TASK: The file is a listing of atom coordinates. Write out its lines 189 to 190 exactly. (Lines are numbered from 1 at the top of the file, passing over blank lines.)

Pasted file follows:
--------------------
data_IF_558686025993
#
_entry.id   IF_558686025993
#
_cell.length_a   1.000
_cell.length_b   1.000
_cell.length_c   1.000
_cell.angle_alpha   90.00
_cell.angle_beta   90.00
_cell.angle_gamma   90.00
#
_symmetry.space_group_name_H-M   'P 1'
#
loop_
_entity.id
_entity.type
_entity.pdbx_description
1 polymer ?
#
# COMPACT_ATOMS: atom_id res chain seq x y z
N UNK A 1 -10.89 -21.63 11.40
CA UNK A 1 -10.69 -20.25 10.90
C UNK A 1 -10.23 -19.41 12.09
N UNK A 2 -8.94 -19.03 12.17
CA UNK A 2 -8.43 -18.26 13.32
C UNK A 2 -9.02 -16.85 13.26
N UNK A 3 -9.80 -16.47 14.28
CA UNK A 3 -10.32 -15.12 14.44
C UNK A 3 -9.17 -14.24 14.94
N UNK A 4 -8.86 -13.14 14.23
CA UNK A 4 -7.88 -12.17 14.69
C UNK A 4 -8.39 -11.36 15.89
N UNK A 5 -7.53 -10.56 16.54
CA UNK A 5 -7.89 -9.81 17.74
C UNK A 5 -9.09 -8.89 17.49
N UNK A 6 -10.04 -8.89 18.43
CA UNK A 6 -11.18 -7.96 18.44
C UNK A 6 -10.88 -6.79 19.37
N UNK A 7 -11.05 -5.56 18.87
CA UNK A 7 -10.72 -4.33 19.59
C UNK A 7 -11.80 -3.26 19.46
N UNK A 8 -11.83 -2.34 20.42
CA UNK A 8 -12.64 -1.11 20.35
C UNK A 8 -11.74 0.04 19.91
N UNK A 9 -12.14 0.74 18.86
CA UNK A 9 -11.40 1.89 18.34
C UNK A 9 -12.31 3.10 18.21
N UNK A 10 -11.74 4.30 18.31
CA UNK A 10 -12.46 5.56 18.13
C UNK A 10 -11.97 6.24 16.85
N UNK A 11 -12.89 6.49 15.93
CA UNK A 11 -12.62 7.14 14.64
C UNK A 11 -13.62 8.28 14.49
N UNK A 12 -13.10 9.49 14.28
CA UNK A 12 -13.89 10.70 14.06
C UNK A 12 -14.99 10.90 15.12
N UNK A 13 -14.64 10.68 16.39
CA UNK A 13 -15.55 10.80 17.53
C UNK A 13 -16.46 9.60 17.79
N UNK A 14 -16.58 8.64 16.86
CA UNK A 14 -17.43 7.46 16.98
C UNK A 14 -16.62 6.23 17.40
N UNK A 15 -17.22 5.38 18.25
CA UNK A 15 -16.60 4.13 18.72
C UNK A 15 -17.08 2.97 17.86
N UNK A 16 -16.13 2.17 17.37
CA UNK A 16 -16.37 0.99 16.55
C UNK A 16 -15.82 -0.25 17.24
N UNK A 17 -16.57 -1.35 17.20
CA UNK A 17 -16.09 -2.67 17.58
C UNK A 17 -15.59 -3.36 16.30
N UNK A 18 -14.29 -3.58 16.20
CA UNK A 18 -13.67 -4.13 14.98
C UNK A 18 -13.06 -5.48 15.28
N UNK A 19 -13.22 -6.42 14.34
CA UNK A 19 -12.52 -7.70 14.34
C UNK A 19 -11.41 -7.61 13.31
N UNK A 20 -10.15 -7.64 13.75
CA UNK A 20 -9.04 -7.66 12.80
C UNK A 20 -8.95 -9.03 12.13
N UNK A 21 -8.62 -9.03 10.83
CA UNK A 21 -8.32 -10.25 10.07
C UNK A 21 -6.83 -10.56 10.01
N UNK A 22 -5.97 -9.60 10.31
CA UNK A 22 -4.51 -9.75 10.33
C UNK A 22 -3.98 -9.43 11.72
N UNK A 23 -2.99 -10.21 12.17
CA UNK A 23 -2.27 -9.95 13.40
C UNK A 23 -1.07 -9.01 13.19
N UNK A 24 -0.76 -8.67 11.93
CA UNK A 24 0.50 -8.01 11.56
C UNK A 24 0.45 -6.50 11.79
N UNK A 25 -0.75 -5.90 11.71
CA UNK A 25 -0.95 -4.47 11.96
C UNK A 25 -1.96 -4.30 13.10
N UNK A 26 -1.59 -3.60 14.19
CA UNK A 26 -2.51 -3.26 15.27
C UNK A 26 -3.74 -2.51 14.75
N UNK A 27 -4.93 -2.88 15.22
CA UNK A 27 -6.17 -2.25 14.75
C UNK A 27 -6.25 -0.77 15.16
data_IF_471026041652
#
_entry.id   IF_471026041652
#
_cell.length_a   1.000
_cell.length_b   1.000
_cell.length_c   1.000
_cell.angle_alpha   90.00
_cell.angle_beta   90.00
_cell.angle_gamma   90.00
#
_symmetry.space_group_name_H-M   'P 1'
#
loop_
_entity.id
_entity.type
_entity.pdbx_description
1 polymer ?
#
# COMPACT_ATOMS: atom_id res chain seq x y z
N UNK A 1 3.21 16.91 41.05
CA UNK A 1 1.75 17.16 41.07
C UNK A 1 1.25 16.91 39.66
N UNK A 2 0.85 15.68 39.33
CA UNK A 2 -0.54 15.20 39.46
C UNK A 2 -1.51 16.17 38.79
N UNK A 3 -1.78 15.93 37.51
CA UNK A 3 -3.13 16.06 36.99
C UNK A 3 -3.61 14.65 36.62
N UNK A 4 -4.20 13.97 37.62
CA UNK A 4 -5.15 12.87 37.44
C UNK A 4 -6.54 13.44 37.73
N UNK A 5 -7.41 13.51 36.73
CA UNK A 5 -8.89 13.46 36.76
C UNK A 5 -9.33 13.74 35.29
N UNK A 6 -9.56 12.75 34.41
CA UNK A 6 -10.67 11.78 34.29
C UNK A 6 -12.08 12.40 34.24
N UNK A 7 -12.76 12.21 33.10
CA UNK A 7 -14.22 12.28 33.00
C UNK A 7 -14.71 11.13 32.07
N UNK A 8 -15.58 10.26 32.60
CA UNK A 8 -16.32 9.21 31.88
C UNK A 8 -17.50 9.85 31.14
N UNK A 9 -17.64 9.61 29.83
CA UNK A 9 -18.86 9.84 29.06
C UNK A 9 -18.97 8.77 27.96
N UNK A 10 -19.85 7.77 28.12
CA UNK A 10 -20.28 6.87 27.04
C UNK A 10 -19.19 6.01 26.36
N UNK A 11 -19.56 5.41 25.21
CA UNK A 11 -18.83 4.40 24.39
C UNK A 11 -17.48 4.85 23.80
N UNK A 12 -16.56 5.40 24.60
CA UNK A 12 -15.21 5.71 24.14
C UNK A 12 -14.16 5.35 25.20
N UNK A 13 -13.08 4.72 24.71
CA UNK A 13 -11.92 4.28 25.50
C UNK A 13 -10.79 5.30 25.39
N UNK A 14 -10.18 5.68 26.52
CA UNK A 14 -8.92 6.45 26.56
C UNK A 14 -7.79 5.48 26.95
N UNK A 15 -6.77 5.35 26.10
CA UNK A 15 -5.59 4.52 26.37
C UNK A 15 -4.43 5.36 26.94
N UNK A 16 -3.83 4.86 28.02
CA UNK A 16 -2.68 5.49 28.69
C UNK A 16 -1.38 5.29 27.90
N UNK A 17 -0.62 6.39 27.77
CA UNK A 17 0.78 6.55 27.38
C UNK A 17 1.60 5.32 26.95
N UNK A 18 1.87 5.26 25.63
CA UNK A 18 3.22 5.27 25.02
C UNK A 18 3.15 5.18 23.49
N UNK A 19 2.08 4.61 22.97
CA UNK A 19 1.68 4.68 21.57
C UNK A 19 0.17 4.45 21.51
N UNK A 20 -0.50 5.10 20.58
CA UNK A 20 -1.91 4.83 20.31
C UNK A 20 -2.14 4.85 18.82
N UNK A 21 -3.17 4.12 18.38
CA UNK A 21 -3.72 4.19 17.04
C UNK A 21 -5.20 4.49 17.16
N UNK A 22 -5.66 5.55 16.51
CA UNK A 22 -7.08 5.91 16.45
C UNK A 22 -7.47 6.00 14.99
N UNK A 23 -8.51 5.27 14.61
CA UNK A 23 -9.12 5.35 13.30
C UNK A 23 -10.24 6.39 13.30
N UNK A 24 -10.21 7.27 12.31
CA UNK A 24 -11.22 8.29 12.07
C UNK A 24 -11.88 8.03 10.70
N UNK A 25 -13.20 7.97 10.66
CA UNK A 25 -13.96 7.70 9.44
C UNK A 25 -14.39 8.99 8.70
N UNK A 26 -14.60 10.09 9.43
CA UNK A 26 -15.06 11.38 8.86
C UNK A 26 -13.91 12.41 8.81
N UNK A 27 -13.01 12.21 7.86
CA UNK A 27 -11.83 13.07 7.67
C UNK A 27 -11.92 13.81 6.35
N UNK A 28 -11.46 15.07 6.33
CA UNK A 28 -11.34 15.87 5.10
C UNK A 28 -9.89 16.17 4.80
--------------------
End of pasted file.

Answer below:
CA UNK A 23 -9.12 5.35 13.30
C UNK A 23 -10.24 6.39 13.30